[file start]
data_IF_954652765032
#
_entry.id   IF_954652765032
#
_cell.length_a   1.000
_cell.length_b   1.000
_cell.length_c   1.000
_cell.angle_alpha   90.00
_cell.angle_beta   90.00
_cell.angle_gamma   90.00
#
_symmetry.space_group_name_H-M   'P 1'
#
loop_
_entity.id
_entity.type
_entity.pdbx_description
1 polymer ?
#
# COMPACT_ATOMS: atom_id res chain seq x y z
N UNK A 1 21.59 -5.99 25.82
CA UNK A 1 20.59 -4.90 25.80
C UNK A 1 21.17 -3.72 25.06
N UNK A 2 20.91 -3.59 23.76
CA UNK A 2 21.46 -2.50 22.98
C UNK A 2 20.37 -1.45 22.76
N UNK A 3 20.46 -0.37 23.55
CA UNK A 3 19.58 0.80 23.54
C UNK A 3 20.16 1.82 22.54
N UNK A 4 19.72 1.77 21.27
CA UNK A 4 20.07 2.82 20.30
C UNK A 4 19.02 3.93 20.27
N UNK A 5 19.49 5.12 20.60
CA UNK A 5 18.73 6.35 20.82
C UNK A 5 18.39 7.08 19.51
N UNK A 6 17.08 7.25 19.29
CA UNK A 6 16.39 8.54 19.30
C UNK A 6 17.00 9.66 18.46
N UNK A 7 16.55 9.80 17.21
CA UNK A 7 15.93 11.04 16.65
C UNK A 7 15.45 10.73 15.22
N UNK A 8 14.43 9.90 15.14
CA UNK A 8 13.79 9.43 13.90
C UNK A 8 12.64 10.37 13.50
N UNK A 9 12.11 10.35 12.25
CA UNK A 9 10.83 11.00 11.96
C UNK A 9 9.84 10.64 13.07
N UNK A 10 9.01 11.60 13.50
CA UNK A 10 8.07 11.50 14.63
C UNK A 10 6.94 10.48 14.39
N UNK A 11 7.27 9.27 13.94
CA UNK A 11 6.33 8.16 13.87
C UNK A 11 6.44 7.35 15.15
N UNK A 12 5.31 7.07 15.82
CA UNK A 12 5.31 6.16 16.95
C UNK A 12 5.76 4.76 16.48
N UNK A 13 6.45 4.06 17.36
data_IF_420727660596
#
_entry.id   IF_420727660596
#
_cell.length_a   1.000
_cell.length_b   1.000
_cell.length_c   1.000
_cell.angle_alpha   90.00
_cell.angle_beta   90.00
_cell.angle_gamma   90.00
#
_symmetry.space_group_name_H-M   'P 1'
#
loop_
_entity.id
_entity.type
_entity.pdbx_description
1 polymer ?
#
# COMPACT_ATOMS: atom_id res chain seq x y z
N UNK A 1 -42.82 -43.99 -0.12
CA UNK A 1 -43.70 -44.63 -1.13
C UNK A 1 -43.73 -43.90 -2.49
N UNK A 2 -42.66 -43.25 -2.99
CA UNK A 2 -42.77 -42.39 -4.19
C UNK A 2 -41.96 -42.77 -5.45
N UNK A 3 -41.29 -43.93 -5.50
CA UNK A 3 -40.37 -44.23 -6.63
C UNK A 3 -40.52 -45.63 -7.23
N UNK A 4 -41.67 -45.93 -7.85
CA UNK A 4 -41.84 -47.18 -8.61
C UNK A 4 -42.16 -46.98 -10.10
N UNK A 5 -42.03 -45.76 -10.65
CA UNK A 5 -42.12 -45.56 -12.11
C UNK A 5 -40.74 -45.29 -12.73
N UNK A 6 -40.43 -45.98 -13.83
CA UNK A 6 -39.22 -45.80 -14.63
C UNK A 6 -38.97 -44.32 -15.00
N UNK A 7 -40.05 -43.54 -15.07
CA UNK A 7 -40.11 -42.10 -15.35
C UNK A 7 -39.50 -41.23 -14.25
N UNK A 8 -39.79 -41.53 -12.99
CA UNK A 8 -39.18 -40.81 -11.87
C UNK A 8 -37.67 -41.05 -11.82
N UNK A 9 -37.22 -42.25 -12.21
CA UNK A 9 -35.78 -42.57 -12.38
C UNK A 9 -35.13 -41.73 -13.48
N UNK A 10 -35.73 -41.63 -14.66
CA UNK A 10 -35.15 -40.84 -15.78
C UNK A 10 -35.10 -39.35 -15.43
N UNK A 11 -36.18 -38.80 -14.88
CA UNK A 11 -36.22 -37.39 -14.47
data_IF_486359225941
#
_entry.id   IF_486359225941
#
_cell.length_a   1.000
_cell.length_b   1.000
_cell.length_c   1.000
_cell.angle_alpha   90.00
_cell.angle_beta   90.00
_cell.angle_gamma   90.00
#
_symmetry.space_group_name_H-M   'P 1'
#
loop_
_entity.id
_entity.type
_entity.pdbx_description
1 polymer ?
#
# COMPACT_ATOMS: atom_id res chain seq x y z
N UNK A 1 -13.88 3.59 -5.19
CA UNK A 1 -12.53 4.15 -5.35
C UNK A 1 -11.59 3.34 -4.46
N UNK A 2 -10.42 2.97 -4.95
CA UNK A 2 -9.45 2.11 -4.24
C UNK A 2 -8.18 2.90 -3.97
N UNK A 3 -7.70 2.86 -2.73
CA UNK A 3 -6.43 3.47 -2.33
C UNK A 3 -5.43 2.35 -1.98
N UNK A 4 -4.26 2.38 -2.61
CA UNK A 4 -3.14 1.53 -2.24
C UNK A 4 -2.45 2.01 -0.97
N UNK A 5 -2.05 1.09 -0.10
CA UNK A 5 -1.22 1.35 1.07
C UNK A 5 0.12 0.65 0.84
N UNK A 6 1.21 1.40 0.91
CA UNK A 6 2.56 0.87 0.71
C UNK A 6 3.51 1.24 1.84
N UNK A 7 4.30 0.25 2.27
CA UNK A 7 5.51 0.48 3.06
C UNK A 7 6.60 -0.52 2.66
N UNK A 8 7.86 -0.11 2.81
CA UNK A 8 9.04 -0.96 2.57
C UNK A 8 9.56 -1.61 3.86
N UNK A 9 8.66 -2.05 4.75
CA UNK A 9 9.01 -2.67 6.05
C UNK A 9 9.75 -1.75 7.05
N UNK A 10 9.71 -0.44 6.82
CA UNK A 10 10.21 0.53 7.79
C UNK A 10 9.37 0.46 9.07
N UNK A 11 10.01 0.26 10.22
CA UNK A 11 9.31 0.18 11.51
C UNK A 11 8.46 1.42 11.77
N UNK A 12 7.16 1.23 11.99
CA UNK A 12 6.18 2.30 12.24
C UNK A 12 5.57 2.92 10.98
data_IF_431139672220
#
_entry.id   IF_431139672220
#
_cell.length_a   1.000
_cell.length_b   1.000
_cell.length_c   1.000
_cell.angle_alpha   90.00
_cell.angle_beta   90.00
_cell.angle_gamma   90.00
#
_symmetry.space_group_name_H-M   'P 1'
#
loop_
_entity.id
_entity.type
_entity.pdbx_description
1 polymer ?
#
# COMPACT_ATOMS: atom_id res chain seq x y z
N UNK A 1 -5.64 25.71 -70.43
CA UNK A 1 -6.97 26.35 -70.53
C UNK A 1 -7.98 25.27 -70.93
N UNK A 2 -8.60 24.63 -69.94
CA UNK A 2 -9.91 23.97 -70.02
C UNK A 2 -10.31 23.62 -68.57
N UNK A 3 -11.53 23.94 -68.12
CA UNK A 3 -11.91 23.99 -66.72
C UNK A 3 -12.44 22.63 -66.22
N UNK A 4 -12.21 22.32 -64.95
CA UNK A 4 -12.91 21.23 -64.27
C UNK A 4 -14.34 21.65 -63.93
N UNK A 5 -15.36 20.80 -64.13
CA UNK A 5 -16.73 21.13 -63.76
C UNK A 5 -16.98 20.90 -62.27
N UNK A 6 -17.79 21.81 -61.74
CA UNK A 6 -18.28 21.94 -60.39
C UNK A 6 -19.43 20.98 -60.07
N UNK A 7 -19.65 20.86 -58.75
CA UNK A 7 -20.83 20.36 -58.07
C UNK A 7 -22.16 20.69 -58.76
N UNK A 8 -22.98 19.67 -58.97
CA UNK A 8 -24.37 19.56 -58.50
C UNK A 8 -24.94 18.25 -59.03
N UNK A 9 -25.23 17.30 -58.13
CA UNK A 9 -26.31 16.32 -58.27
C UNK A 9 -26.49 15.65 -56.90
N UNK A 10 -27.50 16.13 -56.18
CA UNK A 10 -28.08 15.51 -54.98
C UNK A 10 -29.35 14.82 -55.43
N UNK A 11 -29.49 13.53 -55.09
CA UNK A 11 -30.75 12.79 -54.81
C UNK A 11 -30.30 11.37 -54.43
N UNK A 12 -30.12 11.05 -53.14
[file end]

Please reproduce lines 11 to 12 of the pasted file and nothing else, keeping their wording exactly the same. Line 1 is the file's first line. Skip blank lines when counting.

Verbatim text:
#
_symmetry.space_group_name_H-M   'P 1'